Protests and general strike grip Morocco's north


"This three-day strike is the result of what is happening here, the marginalisation of a region that is only asking for its daily bread."

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PIC: Thousands of protestors crowd the steets of the northern Moroccan city of Al-Hoceima, during a demonstration demanding the release of Nasser Zefzafi, head of the grassroots Al-Hirak al-Shaabi, or "Popular Movement". (AFP)

A general strike gripped the northern Morocco city of Al-Hoceima, rocked by a week of nightly protests demanding the release of the leader of a popular movement.

Thousands of people demonstrated in the port city for the seventh straight night after a strike that saw nearly all of the shops in the city centre shuttered.

"This three-day strike is the result of what is happening here, the marginalisation of a region that is only asking for its daily bread," a shopkeeper told AFP.

Al-Hoceima, a city of 56,000 inhabitants, is in the neglected Rif region, which has been shaken by social unrest since the death in October of fishmonger Mouhcine Fikri.

The 31-year-old was crushed in a rubbish truck as he protested against the seizure of swordfish caught out of season.

Since then protests have snowballed in Al-Hoceima, sparking a wider movement demanding more development and railing against corruption, repression and unemployment.

Nasser Zefzafi, who emerged as the head of the grassroots Al-Hirak al-Shaabi, or "Popular Movement", was arrested along with others on Monday after three days on the run.

His mother, in remarks to a Moroccan television on Thursday, urged King Mohammed VI to show clemency and release her son.

Late Thursday around 2,000 people protested, shouting slogans such as "freedom for prisoners", while holding pictures of Zefzafi.

The demonstration ended around midnight, with no reports of violence.

A shopkeeper earlier said the strike would go on "until our prisoners are freed".

The mainly ethnically Berber Rif region has long had a tense relationship with Morocco's central authorities, and was at the heart of Arab Spring-inspired protests in 2011.

'A message to our king'

Nawal Benaissa, one of the public faces of the Popular Movement, was among three young women at the nightly protest on Wednesday who led calls for prisoners to be freed.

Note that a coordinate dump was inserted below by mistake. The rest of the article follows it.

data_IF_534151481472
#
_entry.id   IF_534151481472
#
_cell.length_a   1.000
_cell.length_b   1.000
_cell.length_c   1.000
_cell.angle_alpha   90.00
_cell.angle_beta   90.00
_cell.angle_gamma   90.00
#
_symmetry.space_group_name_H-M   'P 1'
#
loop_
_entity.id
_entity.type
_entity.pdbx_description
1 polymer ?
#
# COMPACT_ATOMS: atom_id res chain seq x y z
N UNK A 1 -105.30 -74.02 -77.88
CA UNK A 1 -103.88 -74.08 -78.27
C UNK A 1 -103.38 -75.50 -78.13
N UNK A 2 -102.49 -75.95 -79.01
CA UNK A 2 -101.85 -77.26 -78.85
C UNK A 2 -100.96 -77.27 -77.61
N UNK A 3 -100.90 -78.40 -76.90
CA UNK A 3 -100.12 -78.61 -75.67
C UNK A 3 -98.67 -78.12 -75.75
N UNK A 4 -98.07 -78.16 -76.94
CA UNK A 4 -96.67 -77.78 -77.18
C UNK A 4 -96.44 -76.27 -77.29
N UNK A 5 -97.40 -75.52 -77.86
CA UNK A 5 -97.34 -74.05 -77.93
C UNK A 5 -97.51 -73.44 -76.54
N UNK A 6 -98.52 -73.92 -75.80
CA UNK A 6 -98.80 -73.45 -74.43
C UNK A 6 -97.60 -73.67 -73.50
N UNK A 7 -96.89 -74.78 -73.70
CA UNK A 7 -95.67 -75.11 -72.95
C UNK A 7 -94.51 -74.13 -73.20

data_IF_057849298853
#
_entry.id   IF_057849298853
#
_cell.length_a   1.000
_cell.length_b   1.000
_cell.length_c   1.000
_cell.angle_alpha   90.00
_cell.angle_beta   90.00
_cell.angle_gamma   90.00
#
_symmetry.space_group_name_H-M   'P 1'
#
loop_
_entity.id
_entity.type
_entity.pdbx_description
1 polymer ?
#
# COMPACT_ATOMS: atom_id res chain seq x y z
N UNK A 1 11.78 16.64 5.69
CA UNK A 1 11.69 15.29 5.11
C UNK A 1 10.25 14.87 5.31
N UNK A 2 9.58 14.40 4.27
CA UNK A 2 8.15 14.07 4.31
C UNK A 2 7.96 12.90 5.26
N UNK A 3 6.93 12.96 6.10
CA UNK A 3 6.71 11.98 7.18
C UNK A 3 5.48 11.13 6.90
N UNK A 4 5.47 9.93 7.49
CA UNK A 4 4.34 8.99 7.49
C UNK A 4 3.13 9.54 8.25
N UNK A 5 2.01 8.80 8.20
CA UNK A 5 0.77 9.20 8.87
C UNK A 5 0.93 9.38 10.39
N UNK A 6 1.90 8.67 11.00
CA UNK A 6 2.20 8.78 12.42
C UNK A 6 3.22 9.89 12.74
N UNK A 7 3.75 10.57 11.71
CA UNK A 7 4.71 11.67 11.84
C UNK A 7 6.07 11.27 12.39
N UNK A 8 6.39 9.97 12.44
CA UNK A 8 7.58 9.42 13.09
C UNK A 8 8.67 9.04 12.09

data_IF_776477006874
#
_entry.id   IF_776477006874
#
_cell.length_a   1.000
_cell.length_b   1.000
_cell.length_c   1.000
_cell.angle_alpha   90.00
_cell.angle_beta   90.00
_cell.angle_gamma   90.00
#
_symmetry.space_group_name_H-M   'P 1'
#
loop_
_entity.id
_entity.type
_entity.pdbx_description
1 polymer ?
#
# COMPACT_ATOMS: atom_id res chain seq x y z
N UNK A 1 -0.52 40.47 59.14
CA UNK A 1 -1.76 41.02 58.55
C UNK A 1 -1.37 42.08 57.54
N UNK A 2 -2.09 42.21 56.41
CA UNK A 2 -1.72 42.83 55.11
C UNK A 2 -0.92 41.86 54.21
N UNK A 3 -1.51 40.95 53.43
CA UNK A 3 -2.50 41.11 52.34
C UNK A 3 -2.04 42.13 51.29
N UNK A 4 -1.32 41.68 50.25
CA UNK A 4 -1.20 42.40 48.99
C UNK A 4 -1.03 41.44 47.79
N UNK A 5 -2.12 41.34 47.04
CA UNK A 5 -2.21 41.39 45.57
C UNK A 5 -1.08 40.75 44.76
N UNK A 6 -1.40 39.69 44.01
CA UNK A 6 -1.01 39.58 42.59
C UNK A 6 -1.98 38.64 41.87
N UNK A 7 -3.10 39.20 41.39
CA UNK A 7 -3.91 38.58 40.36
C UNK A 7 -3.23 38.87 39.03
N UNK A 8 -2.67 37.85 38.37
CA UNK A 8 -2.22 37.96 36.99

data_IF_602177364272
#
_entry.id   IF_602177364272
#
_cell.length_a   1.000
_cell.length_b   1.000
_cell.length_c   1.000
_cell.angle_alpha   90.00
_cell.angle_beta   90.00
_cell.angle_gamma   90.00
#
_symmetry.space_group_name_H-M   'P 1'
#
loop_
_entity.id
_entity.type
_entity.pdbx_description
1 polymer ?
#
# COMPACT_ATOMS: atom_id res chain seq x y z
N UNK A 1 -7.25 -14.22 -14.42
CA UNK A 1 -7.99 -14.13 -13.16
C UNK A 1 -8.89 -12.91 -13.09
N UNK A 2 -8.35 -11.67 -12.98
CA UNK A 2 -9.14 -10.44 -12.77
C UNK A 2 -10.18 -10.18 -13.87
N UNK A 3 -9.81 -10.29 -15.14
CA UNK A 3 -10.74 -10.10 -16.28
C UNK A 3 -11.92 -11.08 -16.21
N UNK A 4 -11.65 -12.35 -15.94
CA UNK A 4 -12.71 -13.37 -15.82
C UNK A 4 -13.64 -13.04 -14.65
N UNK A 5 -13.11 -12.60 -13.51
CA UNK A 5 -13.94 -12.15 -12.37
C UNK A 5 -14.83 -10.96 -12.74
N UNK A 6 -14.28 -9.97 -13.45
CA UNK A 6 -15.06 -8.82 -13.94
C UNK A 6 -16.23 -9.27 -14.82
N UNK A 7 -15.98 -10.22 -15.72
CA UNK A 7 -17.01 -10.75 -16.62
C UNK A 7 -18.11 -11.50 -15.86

On Thursday morning, she said she was called in to the police station in Al-Hoceima and questioned about the call to strike.

The 36-year-old mother of four was seen leaving the building again a short time later.

By mid-afternoon most of the shops in the city centre were shuttered, apparently in response to Benaissa's call for a strike.

Policemen were deployed on the main square and police vans were stationed in side streets, empty of pedestrians save for small groups of youths.

"Anyone who threatens shopkeepers who are still open will be arrested," a local official warned.

The strike was also observed in the neighbouring towns of Beni Bouyaach and Imzouren, a resident said.

"Today, it is the entire population that is on strike. It is a message to our king, Mohammed VI, so that he comes to Al-Hoceima," said another shopkeeper.

Prime Minister Saad-Eddine Al-Othmani discussed the unrest with the interior minister and said the Rif "is at centre of the government's preoccupations", the official MAP news agency reported.

'Stay peaceful'

Zefzafi was detained along with others on Monday for "attacking internal security", after a warrant for his arrest issued Friday sparked turmoil in Al-Hoceima.

A new video of Zefzafi has been posted on social networks, apparently recorded shortly before his arrest, in which he says: "My brothers, the moment is very sensitive... Stay peaceful, above all."

Out of around 40 people reported arrested on Friday, including core members of the grassroots Al-Hirak al-Shaabi, 25 have been referred to the prosecution.

Their trial began Tuesday but was pushed back to June 6 at the request of their lawyers, who have complained their clients were ill-treated during their detention.

Seven suspects were released on bail and another seven were freed without charge.